Twin Lakes skaters falling through thin ice

Posted: Tuesday, February 25, 2003

Paul Dzwonowski, 42, stepped onto the ice at Twin Lakes where his friends were playing their daily lunchtime game of hockey. As he did, jagged lines splintered beneath his feet in a million directions, leaving him nowhere to go but down.

Dzwonowski, who fell into Twin Lakes around noon Monday, was one of two people in as many days to go through the ice.

"I should have gone skiing instead," said Dzwonowski after the incident. "I knew the ice didn't look right. But I went out anyway 'cause I saw my buddies out there so I figured it was safe.

"It happened so fast. All I was thinking was 'get me out of here.' It was funny though, here I am in the water and I can see across the ice. There's my buddies, skating backwards, having a great time. I thought, 'Oh man, guys, someone see me over here.' "

The water quickly filled up his skates and weighed down his clothes as he waved his arms to get his friends' attention. Realizing they couldn't see him, he tried to get out of the water himself. After three attempts, he finally broke free.

"It was spooky, for sure, being in that water," he said. "Once I was out I just kept crawling toward shore. The whole time I was crawling the ice was still cracking underneath me, and I thought for sure I was going in again."

By this time, his friends had seen the hole in the ice and called for help. An ambulance arrived and checked Dzwonowski for hypothermia. He was back to his job at PNB Engineering by 2 p.m.

Another man, 37, whose name wasn't released, took an unseasonable swim around 1 p.m. Sunday after riding his bike with studded tires across the lake, said police Lt. Walt Boman. The man managed to pull himself out but sustained facial lacerations.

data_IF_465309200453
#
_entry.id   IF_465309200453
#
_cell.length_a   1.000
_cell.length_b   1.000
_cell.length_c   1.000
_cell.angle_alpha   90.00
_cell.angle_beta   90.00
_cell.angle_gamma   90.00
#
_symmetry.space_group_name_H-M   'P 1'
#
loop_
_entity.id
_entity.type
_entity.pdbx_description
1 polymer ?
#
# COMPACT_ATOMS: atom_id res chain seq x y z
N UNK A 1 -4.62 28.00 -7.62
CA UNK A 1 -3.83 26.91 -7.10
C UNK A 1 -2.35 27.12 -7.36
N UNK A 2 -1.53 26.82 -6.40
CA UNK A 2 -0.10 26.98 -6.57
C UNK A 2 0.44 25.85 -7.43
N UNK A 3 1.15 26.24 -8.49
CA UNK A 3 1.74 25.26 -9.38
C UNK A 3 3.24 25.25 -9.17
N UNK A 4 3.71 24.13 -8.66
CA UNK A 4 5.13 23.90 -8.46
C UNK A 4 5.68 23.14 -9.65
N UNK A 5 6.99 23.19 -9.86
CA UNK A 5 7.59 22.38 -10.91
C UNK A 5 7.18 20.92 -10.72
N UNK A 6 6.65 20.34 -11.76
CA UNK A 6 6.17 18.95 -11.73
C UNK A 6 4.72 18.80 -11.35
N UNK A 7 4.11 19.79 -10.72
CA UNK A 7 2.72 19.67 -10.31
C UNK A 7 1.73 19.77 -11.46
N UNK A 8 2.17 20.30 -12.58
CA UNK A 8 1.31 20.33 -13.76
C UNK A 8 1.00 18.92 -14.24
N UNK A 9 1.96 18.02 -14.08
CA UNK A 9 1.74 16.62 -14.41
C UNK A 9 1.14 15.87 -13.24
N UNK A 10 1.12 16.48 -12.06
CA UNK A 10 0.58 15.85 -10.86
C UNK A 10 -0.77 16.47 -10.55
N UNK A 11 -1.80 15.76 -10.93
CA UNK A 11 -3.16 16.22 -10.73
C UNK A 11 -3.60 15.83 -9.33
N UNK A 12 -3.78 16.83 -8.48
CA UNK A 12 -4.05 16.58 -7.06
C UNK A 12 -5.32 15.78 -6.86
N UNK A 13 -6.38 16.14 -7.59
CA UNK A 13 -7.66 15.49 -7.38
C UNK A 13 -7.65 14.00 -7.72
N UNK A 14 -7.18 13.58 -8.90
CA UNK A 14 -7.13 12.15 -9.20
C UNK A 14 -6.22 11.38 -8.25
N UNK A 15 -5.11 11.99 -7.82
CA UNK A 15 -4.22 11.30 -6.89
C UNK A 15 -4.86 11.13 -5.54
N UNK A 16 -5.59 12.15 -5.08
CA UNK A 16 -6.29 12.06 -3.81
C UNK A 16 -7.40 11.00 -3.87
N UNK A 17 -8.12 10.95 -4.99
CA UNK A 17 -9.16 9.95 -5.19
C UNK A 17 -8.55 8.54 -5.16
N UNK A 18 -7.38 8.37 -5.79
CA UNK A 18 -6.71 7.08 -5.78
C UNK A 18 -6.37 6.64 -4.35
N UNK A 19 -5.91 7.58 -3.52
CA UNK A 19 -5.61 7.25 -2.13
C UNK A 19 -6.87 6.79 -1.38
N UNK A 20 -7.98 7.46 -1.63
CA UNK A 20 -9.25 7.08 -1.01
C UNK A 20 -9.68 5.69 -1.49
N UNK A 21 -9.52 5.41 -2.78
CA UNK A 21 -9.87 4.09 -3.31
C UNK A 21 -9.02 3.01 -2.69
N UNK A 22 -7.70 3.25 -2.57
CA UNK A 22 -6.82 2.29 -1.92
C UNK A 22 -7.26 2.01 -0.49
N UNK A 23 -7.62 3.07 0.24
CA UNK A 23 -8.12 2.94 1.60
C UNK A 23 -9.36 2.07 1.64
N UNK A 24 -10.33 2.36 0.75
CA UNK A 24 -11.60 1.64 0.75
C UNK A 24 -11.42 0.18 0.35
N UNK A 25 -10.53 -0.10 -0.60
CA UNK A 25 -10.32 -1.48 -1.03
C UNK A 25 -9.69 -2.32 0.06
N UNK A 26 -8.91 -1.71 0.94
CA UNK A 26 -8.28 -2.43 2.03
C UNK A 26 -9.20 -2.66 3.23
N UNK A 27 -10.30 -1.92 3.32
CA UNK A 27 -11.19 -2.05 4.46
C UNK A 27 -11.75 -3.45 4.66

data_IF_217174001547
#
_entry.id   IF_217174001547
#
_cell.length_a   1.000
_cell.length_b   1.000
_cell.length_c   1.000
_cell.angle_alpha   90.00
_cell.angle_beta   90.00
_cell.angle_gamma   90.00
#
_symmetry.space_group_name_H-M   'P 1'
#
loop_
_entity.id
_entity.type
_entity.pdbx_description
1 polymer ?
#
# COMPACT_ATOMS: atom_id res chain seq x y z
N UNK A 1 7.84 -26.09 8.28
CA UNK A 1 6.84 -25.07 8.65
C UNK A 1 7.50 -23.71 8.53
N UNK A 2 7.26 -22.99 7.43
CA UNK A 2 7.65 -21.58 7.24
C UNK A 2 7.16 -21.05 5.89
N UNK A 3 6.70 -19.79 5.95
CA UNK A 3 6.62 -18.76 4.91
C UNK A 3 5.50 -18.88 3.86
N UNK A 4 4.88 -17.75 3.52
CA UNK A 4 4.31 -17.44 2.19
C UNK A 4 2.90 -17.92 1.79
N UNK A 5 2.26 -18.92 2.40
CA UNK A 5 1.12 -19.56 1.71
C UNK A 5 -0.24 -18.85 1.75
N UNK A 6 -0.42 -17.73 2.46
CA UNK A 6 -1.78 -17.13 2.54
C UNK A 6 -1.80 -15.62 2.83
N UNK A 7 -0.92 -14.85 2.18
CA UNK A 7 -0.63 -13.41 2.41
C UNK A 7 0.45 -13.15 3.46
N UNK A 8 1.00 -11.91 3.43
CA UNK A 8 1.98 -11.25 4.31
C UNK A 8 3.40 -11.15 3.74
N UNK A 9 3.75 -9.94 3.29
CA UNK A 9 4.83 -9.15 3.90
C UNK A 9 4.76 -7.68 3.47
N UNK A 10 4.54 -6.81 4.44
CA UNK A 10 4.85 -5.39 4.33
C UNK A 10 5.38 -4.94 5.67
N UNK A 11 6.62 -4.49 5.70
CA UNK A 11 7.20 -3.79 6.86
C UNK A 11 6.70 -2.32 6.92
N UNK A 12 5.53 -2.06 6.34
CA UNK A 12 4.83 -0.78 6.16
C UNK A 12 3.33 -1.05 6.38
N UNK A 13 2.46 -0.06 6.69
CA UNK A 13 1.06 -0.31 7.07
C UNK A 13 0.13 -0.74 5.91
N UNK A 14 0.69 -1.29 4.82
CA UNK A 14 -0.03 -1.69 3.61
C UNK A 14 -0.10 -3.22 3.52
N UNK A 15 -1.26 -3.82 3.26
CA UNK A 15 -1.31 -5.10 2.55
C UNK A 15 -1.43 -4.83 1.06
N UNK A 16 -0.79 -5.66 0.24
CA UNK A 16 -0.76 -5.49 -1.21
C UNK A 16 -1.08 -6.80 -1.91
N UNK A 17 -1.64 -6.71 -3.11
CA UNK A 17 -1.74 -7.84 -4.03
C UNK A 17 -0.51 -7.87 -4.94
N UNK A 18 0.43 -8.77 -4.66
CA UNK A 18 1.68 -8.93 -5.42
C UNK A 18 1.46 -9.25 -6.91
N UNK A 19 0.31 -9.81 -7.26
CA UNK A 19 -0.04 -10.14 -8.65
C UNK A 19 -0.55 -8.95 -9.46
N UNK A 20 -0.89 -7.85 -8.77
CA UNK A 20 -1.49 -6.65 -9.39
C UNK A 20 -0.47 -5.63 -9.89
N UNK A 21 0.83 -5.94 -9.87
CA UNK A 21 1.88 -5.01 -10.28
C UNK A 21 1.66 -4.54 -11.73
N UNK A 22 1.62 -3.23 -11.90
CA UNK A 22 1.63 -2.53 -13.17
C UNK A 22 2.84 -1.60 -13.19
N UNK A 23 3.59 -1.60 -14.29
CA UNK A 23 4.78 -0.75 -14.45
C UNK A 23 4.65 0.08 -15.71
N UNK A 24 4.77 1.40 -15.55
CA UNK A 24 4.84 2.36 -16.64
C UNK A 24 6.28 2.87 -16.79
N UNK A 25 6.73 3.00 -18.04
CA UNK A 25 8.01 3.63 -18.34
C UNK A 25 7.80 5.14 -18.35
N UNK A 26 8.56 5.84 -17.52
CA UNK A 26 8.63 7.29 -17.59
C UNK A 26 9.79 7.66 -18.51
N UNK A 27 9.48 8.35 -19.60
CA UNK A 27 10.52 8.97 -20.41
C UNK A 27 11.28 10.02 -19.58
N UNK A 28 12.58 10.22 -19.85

"When you fall through ice it's like falling through glass," said Boman. "These guys were really lucky."

The man was treated at Bartlett Regional Hospital and released, Boman said.

The bike is still in the lake.

City Parks and Recreation Director Kim Kiefer said despite the city's warnings and signs posted around the lakes saying the ice may be unsafe, people still choose to skate there. She said the city cannot and will not monitor the lake because it does not have the staff. The city encourages skaters to use the new Treadwell Arena ice rink in Douglas.

People choosing to ignore warnings posted around the lake need to use common sense, said Boman.

"A couple of days of cold weather doesn't necessarily mean the ice is going to be safe," he said. "Check the ice before you go out there. I mean, good grief, it was all water just a few weekends ago."

If a skater does go into the water, the way to survive is to stay calm and not thrash around, said Capital City Fire and Rescue Capt. Jerry Godkin.

He said a skater should kick with his or her legs while attempting to jump "like a seal," leading with the belly, back onto the ice. The idea, he said, is to distribute the body's weight. Once out of the water, Godkin said, roll toward shore to keep body weight evenly distributed.

Melanie Plenda can be reached at

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